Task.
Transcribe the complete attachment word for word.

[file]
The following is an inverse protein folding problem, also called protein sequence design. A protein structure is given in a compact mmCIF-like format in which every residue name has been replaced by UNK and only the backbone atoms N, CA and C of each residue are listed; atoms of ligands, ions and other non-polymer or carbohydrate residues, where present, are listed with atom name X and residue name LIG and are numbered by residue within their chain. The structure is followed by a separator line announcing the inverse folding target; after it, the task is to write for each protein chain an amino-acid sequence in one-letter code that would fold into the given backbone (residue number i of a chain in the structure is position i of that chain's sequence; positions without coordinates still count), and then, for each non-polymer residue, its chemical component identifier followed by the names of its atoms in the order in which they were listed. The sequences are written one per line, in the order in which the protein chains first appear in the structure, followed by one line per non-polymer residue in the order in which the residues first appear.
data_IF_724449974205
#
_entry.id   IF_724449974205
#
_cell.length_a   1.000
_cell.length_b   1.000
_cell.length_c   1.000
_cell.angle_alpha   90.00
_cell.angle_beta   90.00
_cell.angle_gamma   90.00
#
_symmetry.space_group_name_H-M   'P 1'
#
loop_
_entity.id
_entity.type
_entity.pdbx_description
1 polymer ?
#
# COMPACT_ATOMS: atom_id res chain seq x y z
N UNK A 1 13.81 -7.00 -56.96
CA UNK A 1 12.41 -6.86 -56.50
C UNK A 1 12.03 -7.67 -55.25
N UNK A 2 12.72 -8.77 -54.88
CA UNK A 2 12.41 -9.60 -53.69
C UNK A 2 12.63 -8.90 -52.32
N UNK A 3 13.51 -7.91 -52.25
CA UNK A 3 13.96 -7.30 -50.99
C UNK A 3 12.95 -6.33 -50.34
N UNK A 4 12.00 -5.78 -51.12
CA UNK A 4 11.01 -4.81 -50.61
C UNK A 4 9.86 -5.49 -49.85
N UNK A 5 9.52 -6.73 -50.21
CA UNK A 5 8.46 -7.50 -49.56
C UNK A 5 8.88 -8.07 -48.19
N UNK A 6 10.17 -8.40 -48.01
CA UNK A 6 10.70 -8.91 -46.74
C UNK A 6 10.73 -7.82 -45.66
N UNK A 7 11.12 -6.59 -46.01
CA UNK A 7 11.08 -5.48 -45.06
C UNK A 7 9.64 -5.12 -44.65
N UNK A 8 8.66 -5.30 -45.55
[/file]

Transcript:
The following is an inverse protein folding problem, also called protein sequence design. A protein structure is given in a compact mmCIF-like format in which every residue name has been replaced by UNK and only the backbone atoms N, CA and C of each residue are listed; atoms of ligands, ions and other non-polymer or carbohydrate residues, where present, are listed with atom name X and residue name LIG and are numbered by residue within their chain. The structure is followed by a separator line announcing the inverse folding target; after it, the task is to write for each protein chain an amino-acid sequence in one-letter code that would fold into the given backbone (residue number i of a chain in the structure is position i of that chain's sequence; positions without coordinates still count), and then, for each non-polymer residue, its chemical component identifier followed by the names of its atoms in the order in which they were listed. The sequences are written one per line, in the order in which the protein chains first appear in the structure, followed by one line per non-polymer residue in the order in which the residues first appear.
data_IF_724449974205
#
_entry.id   IF_724449974205
#
_cell.length_a   1.000
_cell.length_b   1.000
_cell.length_c   1.000
_cell.angle_alpha   90.00
_cell.angle_beta   90.00
_cell.angle_gamma   90.00
#
_symmetry.space_group_name_H-M   'P 1'
#
loop_
_entity.id
_entity.type
_entity.pdbx_description
1 polymer ?
#
# COMPACT_ATOMS: atom_id res chain seq x y z
N UNK A 1 13.81 -7.00 -56.96
CA UNK A 1 12.41 -6.86 -56.50
C UNK A 1 12.03 -7.67 -55.25
N UNK A 2 12.72 -8.77 -54.88
CA UNK A 2 12.41 -9.60 -53.69
C UNK A 2 12.63 -8.90 -52.32
N UNK A 3 13.51 -7.91 -52.25
CA UNK A 3 13.96 -7.30 -50.99
C UNK A 3 12.95 -6.33 -50.34
N UNK A 4 12.00 -5.78 -51.12
CA UNK A 4 11.01 -4.81 -50.61
C UNK A 4 9.86 -5.49 -49.85
N UNK A 5 9.52 -6.73 -50.21
CA UNK A 5 8.46 -7.50 -49.56
C UNK A 5 8.88 -8.07 -48.19
N UNK A 6 10.17 -8.40 -48.01
CA UNK A 6 10.70 -8.91 -46.74
C UNK A 6 10.73 -7.82 -45.66
N UNK A 7 11.12 -6.59 -46.01
CA UNK A 7 11.08 -5.48 -45.06
C UNK A 7 9.64 -5.12 -44.65
N UNK A 8 8.66 -5.30 -45.55